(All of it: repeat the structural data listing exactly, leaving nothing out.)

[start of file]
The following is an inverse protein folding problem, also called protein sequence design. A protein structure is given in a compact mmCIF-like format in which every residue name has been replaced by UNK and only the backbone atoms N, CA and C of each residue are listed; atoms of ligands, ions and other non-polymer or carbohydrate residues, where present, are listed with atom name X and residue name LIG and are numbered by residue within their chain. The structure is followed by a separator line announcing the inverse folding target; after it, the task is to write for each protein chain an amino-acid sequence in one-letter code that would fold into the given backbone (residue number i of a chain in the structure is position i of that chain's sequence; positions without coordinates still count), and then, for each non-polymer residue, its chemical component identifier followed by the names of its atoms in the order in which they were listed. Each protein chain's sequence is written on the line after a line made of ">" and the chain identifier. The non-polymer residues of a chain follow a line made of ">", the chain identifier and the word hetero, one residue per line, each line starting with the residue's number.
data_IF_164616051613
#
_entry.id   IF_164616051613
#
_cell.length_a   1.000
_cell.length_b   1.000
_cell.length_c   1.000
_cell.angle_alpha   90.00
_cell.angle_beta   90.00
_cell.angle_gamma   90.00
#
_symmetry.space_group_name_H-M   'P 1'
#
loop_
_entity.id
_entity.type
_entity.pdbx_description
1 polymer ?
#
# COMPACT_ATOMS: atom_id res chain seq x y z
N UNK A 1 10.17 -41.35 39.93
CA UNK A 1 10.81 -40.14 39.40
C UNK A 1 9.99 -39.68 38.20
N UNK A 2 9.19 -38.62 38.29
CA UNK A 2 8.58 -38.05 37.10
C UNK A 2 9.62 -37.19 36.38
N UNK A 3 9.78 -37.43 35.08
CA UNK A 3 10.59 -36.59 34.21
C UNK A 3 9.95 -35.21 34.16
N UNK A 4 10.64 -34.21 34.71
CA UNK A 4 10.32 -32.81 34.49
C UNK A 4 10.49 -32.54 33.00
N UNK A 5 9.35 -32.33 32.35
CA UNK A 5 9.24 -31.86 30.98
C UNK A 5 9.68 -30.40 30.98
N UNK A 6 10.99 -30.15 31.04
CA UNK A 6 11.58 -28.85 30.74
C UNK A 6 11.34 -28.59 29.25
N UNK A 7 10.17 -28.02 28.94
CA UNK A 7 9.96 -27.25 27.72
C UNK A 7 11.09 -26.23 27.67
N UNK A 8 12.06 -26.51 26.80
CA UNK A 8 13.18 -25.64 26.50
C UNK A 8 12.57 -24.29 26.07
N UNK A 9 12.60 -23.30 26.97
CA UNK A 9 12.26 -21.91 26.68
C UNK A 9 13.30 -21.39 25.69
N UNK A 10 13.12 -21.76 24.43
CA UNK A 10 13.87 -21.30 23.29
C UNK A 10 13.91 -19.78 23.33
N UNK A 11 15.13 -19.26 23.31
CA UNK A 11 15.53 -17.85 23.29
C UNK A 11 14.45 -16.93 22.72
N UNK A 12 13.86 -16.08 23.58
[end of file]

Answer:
The following is an inverse protein folding problem, also called protein sequence design. A protein structure is given in a compact mmCIF-like format in which every residue name has been replaced by UNK and only the backbone atoms N, CA and C of each residue are listed; atoms of ligands, ions and other non-polymer or carbohydrate residues, where present, are listed with atom name X and residue name LIG and are numbered by residue within their chain. The structure is followed by a separator line announcing the inverse folding target; after it, the task is to write for each protein chain an amino-acid sequence in one-letter code that would fold into the given backbone (residue number i of a chain in the structure is position i of that chain's sequence; positions without coordinates still count), and then, for each non-polymer residue, its chemical component identifier followed by the names of its atoms in the order in which they were listed. Each protein chain's sequence is written on the line after a line made of ">" and the chain identifier. The non-polymer residues of a chain follow a line made of ">", the chain identifier and the word hetero, one residue per line, each line starting with the residue's number.
data_IF_164616051613
#
_entry.id   IF_164616051613
#
_cell.length_a   1.000
_cell.length_b   1.000
_cell.length_c   1.000
_cell.angle_alpha   90.00
_cell.angle_beta   90.00
_cell.angle_gamma   90.00
#
_symmetry.space_group_name_H-M   'P 1'
#
loop_
_entity.id
_entity.type
_entity.pdbx_description
1 polymer ?
#
# COMPACT_ATOMS: atom_id res chain seq x y z
N UNK A 1 10.17 -41.35 39.93
CA UNK A 1 10.81 -40.14 39.40
C UNK A 1 9.99 -39.68 38.20
N UNK A 2 9.19 -38.62 38.29
CA UNK A 2 8.58 -38.05 37.10
C UNK A 2 9.62 -37.19 36.38
N UNK A 3 9.78 -37.43 35.08
CA UNK A 3 10.59 -36.59 34.21
C UNK A 3 9.95 -35.21 34.16
N UNK A 4 10.64 -34.21 34.71
CA UNK A 4 10.32 -32.81 34.49
C UNK A 4 10.49 -32.54 33.00
N UNK A 5 9.35 -32.33 32.35
CA UNK A 5 9.24 -31.86 30.98
C UNK A 5 9.68 -30.40 30.98
N UNK A 6 10.99 -30.15 31.04
CA UNK A 6 11.58 -28.85 30.74
C UNK A 6 11.34 -28.59 29.25
N UNK A 7 10.17 -28.02 28.94
CA UNK A 7 9.96 -27.25 27.72
C UNK A 7 11.09 -26.23 27.67
N UNK A 8 12.06 -26.51 26.80
CA UNK A 8 13.18 -25.64 26.50
C UNK A 8 12.57 -24.29 26.07
N UNK A 9 12.60 -23.30 26.97
CA UNK A 9 12.26 -21.91 26.68
C UNK A 9 13.30 -21.39 25.69
N UNK A 10 13.12 -21.76 24.43
CA UNK A 10 13.87 -21.30 23.29
C UNK A 10 13.91 -19.78 23.33
N UNK A 11 15.13 -19.26 23.31
CA UNK A 11 15.53 -17.85 23.29
C UNK A 11 14.45 -16.93 22.72
N UNK A 12 13.86 -16.08 23.58